RWE’s move into the UK power market through its acquisition of Innogy is a bold move and reflects its aggressive multi-utility expansion strategy. Is there a limit to RWE’s ambitions?

German energy and environmental services company RWE AG has reached agreement for a €8.5bn ($7.5bn) takeover of Innogy, the UK energy utility. Innogy accepted an increased offer of £2.75 (€4.44) per share in an all-cash deal expected to be complete by the end of June 2002.

The offer values Innogy’s issued share capital at €5.0bn, a 31 per cent premium to the company’s closing price in mid-February when RWE first approached Innogy. RWE will take on an estimated €8.4bn of debt as part of the deal.

The activities of Innogy will form a new UK-based RWE unit. Innogy CEO Brian Count will report to Dr. Dietmar Kuhnt, chairman of RWE’s management board.

The deal is RWE’s third major acquisition since September 2001, and reflects its ambitions to be not just a major player in the European power industry, but a true international multi-utility. The company wants to have leading competitive positions in four utility sectors: electricity, natural gas, water and waste disposal. A series of acquisitions and asset disposals has made sure that it is well on its way to achieving this ambition.

Late last year, RWE announced the takeover of American Water Works, a leader in what is the world’s largest water market, for €8.5bn. This acquisition, together with its Thames Water subsidiary in the UK and activities in South America, will make RWE the third largest water company in the world.

RWE’s acquisition of a majority stake in Czech Republic gas company Transgas together with eight regional gas utilities for €4bn will make RWE the second largest gas pipeline operator and the fourth largest gas company in Europe. RWE expects gas consumption in the Czech Republic to grow by four per cent per year, and Transgas’ strategic position as an east-west transit hub presents RWE with good opportunities for growth.

RWE’s acquisition of Innogy will be largely debt-financed. Standard & Poor’s has put RWE’s credit ratings on CreditWatch with negative implications, reflecting the size of the bid against the backdrop of its recent large acquisitions and reduced financial flexibility caused by conditions in its domestic market.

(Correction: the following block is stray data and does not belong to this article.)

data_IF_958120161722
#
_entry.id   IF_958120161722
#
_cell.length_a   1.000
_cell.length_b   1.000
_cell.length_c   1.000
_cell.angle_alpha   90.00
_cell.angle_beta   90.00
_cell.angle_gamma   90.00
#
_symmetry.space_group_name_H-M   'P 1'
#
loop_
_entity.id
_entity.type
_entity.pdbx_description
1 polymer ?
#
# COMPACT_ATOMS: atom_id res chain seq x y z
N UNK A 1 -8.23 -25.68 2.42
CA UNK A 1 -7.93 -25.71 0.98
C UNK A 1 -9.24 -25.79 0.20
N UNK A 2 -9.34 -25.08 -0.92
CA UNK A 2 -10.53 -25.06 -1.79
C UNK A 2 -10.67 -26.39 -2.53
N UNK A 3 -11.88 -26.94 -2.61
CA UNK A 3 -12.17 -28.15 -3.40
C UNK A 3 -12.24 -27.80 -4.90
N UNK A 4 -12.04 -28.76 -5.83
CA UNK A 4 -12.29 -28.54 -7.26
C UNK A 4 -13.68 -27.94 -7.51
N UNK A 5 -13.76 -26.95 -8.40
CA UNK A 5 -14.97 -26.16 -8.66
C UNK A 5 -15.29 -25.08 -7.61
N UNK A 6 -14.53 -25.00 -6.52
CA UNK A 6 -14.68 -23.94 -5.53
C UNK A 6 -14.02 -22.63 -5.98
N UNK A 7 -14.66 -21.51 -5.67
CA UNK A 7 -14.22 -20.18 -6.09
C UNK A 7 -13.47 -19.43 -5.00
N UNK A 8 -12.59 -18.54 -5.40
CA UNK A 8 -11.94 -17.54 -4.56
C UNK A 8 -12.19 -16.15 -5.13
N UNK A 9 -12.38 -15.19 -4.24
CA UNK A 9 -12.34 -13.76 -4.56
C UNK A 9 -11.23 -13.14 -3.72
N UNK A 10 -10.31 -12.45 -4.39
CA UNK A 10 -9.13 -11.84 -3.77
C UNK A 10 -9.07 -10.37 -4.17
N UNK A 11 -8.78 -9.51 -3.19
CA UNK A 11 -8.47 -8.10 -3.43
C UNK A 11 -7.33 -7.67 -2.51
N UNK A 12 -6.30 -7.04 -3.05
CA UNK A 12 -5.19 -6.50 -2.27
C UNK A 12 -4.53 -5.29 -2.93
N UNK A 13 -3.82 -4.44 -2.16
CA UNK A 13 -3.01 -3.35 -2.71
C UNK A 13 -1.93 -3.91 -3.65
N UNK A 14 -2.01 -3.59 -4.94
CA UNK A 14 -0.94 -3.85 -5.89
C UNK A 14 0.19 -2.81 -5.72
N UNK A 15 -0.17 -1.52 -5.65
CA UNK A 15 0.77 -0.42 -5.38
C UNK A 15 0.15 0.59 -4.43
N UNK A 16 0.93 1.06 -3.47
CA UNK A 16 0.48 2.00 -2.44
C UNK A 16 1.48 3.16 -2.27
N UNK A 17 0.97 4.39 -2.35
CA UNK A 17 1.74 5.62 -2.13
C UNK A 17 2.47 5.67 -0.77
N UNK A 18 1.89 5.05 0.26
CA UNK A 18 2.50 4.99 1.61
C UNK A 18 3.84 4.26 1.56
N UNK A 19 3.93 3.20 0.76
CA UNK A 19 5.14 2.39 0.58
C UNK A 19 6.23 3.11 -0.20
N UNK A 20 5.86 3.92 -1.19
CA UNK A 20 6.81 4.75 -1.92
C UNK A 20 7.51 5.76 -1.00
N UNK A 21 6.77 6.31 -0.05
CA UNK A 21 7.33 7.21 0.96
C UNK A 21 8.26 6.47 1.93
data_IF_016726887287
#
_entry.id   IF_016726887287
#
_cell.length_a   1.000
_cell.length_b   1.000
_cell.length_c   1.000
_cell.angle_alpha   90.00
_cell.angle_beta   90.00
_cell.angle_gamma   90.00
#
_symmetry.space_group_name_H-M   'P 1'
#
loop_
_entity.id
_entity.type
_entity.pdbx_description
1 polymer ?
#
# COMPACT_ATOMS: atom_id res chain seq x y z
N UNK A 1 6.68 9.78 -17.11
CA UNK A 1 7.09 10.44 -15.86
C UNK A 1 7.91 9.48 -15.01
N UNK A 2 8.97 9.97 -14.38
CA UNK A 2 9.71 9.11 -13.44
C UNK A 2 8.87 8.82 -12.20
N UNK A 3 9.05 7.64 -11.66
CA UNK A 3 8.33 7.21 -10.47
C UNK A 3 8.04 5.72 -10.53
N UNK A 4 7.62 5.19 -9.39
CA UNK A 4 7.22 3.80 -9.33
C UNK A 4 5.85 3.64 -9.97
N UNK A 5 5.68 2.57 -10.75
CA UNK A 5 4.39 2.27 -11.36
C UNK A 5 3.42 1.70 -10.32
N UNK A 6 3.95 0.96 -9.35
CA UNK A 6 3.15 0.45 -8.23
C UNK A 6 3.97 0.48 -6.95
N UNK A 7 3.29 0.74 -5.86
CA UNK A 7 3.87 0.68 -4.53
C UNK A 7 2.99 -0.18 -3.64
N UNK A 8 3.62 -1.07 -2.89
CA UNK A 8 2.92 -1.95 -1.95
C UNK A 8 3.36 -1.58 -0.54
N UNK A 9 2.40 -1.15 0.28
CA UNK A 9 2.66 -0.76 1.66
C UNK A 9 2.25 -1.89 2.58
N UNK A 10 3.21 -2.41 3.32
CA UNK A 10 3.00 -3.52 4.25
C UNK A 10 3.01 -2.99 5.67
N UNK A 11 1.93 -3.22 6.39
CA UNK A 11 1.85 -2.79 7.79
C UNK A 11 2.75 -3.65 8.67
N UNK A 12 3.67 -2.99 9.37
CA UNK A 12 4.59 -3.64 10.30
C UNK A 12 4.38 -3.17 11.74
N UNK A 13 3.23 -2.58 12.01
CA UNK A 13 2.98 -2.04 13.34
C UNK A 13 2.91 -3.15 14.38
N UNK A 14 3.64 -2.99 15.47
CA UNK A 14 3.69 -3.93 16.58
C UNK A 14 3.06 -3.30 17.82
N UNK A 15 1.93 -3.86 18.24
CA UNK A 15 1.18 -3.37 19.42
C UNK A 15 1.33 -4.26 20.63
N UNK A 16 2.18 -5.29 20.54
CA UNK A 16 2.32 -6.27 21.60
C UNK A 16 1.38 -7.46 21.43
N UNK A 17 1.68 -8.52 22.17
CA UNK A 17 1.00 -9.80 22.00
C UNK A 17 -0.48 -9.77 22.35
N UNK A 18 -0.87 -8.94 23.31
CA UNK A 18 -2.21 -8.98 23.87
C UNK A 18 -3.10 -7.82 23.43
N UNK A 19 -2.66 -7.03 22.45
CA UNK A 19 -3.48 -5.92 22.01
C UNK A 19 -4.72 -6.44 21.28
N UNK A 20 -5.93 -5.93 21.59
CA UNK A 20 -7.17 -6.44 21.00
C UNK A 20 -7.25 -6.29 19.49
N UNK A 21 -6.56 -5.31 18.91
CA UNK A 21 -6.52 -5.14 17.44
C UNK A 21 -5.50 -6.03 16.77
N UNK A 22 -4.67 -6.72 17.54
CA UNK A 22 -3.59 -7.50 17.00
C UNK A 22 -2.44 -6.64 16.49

Standard & Poor’s points out, however, that “RWE continues to benefit from a strong business position, a robust balance sheet, and disposable non-core assets”. It also expects the company to enter a period of consolidation and to avoid further large acquisitions in the near-term.

Innogy is a good fit for RWE. It is a leading integrated energy company with a flexible generation portfolio and a strong trading arm. It is the leading supplier of electricity in the UK with 4.7m customers and a 20 per cent market share, and the second largest supplier of gas with 1.9m customers and an eight per cent market share.

Commenting on the deal, Kuhnt said: “Innogy is the UK’s leading integrated electricity business and this transaction significantly enhances our multi-utility strategy. Innogy’s flexible generation portfolio and strong customer skills will be of real value to the RWE Group.”

Innogy generated net sales of €6.2bn and a net profit of €351m in the year to 31 March 2001, and offers stability through its favourable ratio of generation to sales. RWE expects the deal to be earnings-accretive in the first full year following completion.

Moving up in the world: RWE’s acquisition of Innogy places it above E.ON in terms of energy customers
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On completion, RWE will have approximately 20m energy customers. Across Europe, the company will generate some 211 TWh and supply 321 TWh of electricity, making it the number two player in generation and number three in supply.

But RWE is entering a market in which many companies have failed. Datamonitor believes that the UK electricity market must be one of the least attractive in the world. Datamonitor’s research director, Jon Lane, states that intense competition in generation and retail coupled with a tough regulatory regime means that most utilities struggle to sustain their financial performance.

In light of this, Lane believes that RWE has probably paid too much for Innogy, although he admits that it probably had little choice considering the competition in Europe from companies such as EDF.

But RWE should benefit from Innogy’s experience in the tough UK market. “Innogy has successfully negotiated a highly competitive market through strong cost cutting, re-branding, innovative marketing, restructuring, and value creation,” says Lane. “It has been the most successful UK vertically integrated utility at both maximizing the value of its power generation assets and winning high-margin residential customers organically from its competitors. RWE wants to do this in Germany and hopes Innogy can tell it how.”

In addition, RWE will be able to use its presence in the UK water market to its advantage. It will pool the customer service facilities and administrative functions of Thames Water and Innogy, and gain sales synergies by giving Innogy access to Thames Water’s 3m customers.